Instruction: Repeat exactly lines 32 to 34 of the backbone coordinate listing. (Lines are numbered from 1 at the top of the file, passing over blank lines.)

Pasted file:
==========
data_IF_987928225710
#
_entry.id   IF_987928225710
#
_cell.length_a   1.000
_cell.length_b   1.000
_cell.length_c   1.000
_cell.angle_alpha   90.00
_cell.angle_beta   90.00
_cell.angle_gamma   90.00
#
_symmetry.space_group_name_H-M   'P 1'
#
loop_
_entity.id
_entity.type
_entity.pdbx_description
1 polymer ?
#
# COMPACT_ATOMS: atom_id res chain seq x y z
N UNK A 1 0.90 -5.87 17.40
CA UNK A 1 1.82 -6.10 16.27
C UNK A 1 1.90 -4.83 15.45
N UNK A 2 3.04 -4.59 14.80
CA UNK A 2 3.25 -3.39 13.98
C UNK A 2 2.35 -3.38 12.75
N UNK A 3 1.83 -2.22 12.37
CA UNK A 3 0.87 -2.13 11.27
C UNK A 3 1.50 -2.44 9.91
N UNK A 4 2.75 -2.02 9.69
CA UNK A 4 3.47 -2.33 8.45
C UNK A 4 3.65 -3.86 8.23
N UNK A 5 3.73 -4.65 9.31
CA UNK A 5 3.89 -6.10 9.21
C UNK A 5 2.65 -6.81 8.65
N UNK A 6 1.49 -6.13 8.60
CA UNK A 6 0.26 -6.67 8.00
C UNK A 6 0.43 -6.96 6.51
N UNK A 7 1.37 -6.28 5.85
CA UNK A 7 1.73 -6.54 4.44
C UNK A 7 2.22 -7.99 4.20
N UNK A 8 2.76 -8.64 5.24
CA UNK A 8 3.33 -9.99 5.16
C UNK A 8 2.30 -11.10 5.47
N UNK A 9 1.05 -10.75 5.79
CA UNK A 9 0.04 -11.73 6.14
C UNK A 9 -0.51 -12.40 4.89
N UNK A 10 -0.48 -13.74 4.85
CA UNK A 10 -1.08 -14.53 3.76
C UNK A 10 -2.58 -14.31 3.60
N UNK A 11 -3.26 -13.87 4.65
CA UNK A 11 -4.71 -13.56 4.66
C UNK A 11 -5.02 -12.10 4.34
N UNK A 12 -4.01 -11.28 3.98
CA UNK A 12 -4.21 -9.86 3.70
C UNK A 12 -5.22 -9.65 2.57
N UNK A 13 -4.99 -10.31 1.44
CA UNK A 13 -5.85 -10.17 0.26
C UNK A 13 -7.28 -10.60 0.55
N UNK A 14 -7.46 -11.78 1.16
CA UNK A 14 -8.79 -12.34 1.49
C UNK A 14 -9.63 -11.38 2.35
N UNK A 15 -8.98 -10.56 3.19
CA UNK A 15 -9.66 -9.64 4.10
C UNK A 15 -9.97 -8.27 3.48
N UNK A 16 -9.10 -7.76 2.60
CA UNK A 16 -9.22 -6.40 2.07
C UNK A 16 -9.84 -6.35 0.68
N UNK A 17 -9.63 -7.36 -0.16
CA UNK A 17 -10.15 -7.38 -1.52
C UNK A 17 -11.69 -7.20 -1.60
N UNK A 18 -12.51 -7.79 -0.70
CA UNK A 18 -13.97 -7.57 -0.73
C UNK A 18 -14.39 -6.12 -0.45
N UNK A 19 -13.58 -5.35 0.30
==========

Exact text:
C UNK A 4 3.65 -3.86 8.23
N UNK A 5 3.73 -4.65 9.31
CA UNK A 5 3.89 -6.10 9.21